In vast countries where north and south, east and west, are separated by thousands of kilometres connected by a complex network of rails, roads and waterways, and blocked by internal borders, the traffic in live animals or their parts has also slowed down. It is impossible to transport thousands of turtles by train or bus when trains and buses no longer run. It is likely that for a number of species that are easy to handle and transport in bags and crates, the Covid-19 can be considered as a reprieve, except that in some parts of the world such as south-eastern Asia, “stay at home order“ and the inability to move and be in contact with what remains of the wild have encouraged the purchase at any cost of urban wildlife pets, first and foremost songbirds and colourful birds.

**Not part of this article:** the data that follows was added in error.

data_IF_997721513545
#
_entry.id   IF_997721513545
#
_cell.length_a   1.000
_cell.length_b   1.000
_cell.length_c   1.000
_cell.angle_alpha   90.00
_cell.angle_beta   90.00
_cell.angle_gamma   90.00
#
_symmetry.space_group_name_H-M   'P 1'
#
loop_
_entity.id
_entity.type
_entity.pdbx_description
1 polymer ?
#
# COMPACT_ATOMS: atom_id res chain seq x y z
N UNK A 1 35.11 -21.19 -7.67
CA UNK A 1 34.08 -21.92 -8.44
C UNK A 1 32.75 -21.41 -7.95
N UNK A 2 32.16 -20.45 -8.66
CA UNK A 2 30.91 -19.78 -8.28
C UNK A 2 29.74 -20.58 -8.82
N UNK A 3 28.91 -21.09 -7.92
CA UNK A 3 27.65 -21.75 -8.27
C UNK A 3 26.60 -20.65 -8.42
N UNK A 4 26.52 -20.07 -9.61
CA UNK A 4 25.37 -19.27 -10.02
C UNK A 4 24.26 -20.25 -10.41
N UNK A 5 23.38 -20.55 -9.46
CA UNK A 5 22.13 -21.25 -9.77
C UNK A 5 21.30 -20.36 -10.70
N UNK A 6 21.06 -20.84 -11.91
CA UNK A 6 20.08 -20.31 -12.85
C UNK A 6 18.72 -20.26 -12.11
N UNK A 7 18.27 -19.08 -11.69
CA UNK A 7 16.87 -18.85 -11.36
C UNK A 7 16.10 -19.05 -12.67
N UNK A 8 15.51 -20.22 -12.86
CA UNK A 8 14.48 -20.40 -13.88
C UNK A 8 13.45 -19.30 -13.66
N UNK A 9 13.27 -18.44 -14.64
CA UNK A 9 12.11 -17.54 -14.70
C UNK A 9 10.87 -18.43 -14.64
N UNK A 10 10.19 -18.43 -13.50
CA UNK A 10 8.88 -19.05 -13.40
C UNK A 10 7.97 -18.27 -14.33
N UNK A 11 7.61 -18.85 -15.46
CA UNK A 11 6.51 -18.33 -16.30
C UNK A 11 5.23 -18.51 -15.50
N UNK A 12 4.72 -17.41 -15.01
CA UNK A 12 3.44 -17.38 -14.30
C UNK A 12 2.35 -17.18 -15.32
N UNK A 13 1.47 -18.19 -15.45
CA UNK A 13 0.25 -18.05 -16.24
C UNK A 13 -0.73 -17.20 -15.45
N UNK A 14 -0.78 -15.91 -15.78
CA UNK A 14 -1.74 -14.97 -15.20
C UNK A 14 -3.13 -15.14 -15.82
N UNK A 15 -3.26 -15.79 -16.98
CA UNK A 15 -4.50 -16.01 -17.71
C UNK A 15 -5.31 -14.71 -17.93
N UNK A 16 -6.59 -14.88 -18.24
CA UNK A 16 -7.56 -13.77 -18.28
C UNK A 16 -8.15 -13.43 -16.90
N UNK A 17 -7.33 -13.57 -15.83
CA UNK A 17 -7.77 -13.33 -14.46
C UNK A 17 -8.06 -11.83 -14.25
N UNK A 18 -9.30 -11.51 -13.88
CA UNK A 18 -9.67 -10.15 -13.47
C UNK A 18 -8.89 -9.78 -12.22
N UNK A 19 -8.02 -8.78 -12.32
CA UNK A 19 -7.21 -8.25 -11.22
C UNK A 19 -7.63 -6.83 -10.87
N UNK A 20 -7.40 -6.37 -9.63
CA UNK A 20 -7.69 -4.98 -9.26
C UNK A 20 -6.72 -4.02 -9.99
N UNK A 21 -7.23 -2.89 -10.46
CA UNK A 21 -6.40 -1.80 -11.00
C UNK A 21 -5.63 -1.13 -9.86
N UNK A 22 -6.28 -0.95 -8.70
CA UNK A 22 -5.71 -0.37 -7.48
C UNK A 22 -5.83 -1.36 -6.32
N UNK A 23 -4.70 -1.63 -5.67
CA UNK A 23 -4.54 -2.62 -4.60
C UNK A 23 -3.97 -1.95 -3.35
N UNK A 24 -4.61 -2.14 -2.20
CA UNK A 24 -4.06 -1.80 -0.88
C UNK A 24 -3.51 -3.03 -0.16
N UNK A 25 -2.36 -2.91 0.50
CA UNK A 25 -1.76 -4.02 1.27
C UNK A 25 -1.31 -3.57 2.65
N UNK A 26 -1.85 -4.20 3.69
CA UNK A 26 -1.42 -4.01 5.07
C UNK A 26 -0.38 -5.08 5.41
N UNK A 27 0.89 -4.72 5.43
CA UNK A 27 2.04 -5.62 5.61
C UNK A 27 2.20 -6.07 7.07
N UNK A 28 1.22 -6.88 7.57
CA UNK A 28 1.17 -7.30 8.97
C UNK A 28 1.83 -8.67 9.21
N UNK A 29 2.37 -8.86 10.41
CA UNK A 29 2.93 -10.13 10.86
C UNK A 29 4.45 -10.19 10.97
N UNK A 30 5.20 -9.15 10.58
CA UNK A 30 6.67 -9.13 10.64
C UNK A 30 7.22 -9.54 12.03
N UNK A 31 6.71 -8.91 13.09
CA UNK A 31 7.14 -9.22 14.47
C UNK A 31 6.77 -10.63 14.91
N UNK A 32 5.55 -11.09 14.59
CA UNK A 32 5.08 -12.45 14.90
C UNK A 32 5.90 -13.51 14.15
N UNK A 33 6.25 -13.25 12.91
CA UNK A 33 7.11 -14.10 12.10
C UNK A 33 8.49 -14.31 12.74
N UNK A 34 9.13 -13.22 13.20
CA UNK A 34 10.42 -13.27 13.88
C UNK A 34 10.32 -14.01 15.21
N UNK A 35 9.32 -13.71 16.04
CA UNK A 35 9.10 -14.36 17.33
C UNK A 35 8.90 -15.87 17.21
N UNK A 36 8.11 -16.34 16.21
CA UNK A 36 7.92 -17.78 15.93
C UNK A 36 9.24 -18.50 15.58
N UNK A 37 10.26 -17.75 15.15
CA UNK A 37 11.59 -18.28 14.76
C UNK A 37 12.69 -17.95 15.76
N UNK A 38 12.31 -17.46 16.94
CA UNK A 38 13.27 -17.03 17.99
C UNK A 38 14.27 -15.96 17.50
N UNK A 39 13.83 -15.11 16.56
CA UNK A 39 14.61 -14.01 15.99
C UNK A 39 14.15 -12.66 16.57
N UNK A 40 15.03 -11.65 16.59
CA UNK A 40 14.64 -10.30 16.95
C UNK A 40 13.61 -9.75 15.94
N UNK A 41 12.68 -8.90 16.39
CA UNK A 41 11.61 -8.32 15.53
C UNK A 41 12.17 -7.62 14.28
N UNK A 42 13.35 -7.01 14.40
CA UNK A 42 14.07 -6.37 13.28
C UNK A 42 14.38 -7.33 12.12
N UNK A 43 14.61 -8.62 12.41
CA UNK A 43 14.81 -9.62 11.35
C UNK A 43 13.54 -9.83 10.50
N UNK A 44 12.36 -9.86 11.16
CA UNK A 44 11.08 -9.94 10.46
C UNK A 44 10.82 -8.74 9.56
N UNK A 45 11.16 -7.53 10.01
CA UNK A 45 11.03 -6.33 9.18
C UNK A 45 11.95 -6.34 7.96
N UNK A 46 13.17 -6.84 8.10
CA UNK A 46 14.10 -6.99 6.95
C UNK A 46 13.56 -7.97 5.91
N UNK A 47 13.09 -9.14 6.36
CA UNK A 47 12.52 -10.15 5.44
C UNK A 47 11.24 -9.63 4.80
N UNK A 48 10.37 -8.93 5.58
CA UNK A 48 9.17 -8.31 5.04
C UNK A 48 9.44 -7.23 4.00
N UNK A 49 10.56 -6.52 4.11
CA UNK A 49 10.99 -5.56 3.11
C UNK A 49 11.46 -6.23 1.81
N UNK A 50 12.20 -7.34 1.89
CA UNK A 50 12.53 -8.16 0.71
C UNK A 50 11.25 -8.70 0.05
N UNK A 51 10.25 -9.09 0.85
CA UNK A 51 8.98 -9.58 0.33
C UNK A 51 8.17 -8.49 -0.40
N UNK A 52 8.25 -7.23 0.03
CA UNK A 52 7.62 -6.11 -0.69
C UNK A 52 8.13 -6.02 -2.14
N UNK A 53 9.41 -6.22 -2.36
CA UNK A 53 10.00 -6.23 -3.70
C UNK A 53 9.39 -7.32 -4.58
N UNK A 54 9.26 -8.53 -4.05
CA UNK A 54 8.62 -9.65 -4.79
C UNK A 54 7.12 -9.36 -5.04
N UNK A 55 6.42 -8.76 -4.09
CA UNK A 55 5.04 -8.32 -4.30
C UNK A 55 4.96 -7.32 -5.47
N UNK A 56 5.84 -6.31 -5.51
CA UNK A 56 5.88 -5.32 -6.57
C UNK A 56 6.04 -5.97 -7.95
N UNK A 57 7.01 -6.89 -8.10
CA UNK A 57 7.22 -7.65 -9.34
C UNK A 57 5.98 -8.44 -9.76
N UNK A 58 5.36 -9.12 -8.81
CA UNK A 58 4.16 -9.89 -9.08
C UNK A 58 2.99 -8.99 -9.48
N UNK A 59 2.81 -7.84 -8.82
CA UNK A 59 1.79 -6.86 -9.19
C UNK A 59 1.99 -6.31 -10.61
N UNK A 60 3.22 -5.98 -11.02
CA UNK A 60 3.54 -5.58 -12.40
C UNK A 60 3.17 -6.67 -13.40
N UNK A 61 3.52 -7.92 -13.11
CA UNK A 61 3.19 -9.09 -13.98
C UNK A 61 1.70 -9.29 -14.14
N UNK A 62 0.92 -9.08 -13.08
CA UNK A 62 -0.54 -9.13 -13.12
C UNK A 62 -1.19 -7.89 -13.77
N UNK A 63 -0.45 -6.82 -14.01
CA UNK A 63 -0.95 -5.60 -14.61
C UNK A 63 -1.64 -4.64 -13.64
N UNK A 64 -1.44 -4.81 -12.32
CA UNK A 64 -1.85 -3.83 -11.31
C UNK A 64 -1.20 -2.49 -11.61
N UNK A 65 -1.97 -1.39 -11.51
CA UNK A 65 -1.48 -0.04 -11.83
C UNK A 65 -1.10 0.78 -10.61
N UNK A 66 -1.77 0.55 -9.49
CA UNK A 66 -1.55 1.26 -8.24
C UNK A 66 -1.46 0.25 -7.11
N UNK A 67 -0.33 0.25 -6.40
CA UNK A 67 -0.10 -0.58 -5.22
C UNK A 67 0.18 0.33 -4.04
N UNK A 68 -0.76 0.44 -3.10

The short smuggling supply chains within a distance of 100 to 1,000 km have rebounded as soon as commercial and industrial activities were suspended or mothballed in March/April 2020. Crowds of people left the cities to seek refuge in the countryside. In normal times, the trend is towards rural exodus, in Covid times, the turn was brutal and on all continents, human overdensity exerted unprecedented pressure on the social fabric of rural communities and natural areas. If in Paris we witnessed the flight of hundreds of thousands of well-off inhabitants whose cars were full of supplies, in Madhya Pradesh, for example, millions of workers, cousins, siblings or children, driven out of the megalopolises by unemployment and fear, showed up with empty pockets for most of them. These influxes of people on the long term have caused food shortages and the fear of being out of food. The Covid-19 has undoubtedly caused an increase in diffuse poaching for personal consumption or local commercial traffic. Traps of all kinds, including electrical and toxic ones, have proliferated. All wildlife suffers from it first and then dies, from the herbivores to the carnivores, from the deer to the tiger, from the giraffe to the banteng, from the moose to the bear. All markets are closed by security barriers except the black market for bushmeat and sea meat, including of sea birds. In these Covid times, when rural areas become havens for urban expatriates, intolerance towards wildlife is exacerbated. The lynching of leopards had reached an intolerable level of sophistication and frequency in just a few years, and it has risen a few more rungs in this quarter of the year 2020. Similarly, in Europe, the fear of the Covid-19 has not erased the obsession of wolves and bears. Hikes and other outdoor activities have been prohibited in France and other countries, but wolves, bears and birds of prey fell under the bullets of some anonymous “vigilantes“.